It was a cold snowy day in December when almost 400 farmers gathered at a smorgasbord in eastern Lancaster County for the ELANCO Region Source Water Collaborative Workshop. For those of us who face the challenge of getting the message out about watershed protection and restoration it was clearly a sight to behold.
Most of the farmers who gathered were from the Plain Sect, meaning, among other things, that they do not drive automobiles. Thus they arrived by buggy, bicycle or perhaps hired driver. This was a group of hardy people, or as keynote speaker Ray Archuleta of U.S. Department of Agriculture’s Natural Resources Conservation Service, said, these people are “non-fragile.” They know how to survive and they don’t expect things to be easy.
As we embark on the next generation of the Bay cleanup effort, perhaps these farmers have something to teach us. We all need to become a little more non-fragile. The work we’re doing is getting harder. The easy stuff has, for the most part, been done and for the public and for policy makers, there is some “Bay restoration fatigue” that makes communicating the urgency and importance of these issues even more of a challenge.
So, how, you might ask, did the organizers succeed in getting such a great turnout to a source water protection event called “Protecting Your Water Begins with Your Land?” The cynics among us might say it was the food and that may be true for a few. Shady Maple’s Smorgasbord is legendary after all! Perhaps it was the cover crop seed raffle, although few knew ahead of time that was going to happen. So what was it?
Some ventured a guess that it was fear of the almighty regulator but this was a local workshop organized by local government officials and staff and community leaders, many of whom are the farmers’ friends and neighbors.
This neighbor-to-neighbor connection, it turns out, is the real reason so many people showed up. That spirit of fellowship is what left many of the farmers beaming with delight at the end of the day. This workshop was not the brainchild of a federal or state agency. This workshop dealt with a local issue, drinking water protection, in a way the community could relate to, namely farm sustainability and economic vitality.
And what about the Bay you may ask? Well, that was the interesting thing. Sure, the Chesapeake Bay will benefit and the need for just the kind of action discussed is what the Bay cleanup is all about.
But the Bay only came up at the end of the day, as a passing reference from an Amish farmer who had been involved in the EPA’s compliance audits in the Watson Run watershed several years ago. He talked about how the things that farmers are being asked to do will help them be more viable and they might even help the Bay in the process.
Nothing more was said but the most important message got through. Many went home believing they could do more to help themselves and in the process they’ll help protect the community’s water supply and they might even help the Bay.
The success of this event underscores an issue taken up at a recent joint meeting of the Citizen’s and Local Government Advisory committees to the Chesapeake Executive Council, namely that communications about the protection and restoration of the Bay must be done in the context of local issues and concerns. Employing a tool called Conversation Mapping, members of the two advisory committees generated ideas, questions and concerns about local communications.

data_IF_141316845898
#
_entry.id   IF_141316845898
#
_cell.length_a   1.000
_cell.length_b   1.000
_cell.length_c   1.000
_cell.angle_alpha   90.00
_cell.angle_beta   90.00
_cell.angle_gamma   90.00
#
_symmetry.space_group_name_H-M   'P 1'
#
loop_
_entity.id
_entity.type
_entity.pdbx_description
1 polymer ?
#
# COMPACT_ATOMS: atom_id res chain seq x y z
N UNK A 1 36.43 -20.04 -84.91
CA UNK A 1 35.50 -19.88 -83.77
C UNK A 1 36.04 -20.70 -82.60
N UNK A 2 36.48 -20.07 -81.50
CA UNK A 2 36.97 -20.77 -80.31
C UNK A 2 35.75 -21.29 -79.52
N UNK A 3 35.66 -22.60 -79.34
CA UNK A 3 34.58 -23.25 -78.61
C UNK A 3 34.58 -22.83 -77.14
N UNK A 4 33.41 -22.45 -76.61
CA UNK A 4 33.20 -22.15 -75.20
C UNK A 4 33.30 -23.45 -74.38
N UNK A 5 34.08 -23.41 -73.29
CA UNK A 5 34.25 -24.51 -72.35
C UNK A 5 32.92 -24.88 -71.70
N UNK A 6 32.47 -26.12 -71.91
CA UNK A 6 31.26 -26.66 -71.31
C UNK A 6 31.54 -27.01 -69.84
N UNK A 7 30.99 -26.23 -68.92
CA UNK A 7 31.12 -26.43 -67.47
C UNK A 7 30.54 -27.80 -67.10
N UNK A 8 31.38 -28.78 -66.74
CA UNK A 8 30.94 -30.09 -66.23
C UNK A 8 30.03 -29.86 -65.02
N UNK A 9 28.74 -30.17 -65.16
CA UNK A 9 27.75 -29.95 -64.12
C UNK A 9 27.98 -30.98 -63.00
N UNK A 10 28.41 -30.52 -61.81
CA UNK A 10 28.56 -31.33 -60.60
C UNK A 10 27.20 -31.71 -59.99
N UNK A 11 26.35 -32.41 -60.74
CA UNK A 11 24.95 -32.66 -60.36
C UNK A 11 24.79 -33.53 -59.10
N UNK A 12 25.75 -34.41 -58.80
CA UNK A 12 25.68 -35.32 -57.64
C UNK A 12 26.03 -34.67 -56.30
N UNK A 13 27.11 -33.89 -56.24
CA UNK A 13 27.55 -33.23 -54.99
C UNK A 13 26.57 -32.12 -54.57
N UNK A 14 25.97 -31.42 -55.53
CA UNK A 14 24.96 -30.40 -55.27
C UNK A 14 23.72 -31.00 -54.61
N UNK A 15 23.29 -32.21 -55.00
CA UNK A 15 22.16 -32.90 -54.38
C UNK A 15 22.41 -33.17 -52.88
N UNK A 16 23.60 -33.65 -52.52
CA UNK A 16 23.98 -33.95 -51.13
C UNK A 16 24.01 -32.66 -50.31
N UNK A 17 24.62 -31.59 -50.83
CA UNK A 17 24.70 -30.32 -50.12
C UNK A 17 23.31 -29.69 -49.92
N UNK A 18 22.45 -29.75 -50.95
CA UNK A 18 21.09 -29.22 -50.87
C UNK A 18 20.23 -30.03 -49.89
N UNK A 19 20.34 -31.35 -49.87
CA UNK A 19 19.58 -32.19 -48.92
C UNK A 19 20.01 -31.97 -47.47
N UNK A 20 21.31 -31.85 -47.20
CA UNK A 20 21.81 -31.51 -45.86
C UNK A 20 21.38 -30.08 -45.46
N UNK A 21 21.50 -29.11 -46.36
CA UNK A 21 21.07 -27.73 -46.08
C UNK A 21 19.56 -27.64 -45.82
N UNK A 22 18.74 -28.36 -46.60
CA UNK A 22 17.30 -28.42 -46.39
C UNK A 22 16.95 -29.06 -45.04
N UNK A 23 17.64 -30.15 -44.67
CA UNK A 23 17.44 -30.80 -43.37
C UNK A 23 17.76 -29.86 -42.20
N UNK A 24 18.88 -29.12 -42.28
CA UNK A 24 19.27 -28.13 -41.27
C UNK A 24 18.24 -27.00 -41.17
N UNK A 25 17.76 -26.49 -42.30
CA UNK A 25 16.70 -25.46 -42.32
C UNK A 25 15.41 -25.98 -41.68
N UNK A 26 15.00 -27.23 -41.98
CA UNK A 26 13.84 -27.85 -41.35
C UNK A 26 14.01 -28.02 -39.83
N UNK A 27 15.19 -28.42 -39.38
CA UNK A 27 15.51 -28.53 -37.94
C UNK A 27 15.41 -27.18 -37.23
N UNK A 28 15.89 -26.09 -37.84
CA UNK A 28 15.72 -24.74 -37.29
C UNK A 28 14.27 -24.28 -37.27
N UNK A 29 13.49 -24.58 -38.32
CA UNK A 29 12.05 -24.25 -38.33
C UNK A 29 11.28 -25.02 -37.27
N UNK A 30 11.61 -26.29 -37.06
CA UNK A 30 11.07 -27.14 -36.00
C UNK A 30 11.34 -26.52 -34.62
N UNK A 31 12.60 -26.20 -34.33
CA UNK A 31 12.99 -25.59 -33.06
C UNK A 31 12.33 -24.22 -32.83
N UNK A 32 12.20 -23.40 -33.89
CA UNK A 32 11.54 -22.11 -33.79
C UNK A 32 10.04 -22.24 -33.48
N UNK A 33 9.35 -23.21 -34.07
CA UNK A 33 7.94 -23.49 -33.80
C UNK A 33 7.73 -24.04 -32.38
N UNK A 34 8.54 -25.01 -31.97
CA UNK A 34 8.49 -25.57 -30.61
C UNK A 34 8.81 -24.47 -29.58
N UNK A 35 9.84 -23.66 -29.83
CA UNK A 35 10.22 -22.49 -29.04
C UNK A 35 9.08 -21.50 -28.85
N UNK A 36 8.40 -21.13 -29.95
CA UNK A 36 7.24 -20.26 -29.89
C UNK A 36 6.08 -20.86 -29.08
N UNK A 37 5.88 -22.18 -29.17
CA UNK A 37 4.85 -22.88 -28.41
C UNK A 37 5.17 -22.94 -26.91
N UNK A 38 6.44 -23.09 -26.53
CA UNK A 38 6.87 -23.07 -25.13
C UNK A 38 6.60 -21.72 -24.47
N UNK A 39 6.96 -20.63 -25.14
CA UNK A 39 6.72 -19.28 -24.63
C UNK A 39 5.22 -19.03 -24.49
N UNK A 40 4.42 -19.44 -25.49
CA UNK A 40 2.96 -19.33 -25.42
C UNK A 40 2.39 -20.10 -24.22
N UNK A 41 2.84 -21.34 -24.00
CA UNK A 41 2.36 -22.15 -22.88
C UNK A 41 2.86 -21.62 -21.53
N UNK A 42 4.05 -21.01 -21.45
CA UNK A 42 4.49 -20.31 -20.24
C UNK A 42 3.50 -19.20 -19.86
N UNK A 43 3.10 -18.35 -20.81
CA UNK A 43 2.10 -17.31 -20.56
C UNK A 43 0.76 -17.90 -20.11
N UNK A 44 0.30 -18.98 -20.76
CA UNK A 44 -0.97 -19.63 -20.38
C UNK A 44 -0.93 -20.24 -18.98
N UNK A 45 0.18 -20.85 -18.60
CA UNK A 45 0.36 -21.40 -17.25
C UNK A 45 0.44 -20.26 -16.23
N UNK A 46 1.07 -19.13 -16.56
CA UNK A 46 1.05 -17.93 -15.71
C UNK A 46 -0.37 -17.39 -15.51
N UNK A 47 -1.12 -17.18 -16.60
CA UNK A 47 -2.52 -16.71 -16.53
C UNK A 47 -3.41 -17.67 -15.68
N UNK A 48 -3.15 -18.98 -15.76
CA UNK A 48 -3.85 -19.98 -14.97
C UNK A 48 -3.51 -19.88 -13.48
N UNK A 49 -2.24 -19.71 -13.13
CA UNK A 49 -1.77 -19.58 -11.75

Several themes emerged from the exercise, which may help advance the efforts of communities working throughout the watershed.
Perhaps the most significant idea that came out of the exercise is that those of us working on solving Bay issues must find a way to talk about the Bay in the context of what is important to the community.
We may need to set aside our priority to ensure that we recognize first what is on the local agenda. Equally important is building trust to have your message heard.
In eastern Lancaster County, the issue was the sustainability of farming. That is how local government officials were able to get almost 400 farmers to sit in a banquet hall for the better part of a day last December.
This is something that community organizers have known for some time — local engagement begins first with listening to and discussing what is important to people who live and work in the community.
Howard County, MD, was worried about stormwater, but it was a lack of jobs for young people that concerned People Acting Together in Howard (PATH), a coalition of faith-based organizations. Working together, the result was a youth employment program called Restoring the Environment and Developing Youth or READY. Funded by Howard County and administered by the Alliance for the Chesapeake Bay, READY trains and puts youth to work installing rain gardens. The result is nearly 50 young adults so far with marketable job skills and an understanding of the importance of watershed protection in addition to the stormwater runoff that is not reaching the Bay.
As the Citizen’s and Local Government Advisory committees discussed and as the Lancaster ELANCO meeting and READY program clearly demonstrate, understanding the specific needs, concerns and culture of local communities is the key to moving from apathy or resistance, to action and civic engagement on the environment.
Perhaps the lesson for all of us is that to be successful in engaging local communities throughout the watershed — from the headwaters of the Susquehanna in New York to the headwaters of the Shenandoah and Potomac rivers in West Virginia and all of the places in between — we need to take more time to listen and learn.
Do you know what’s keeping your community up at night?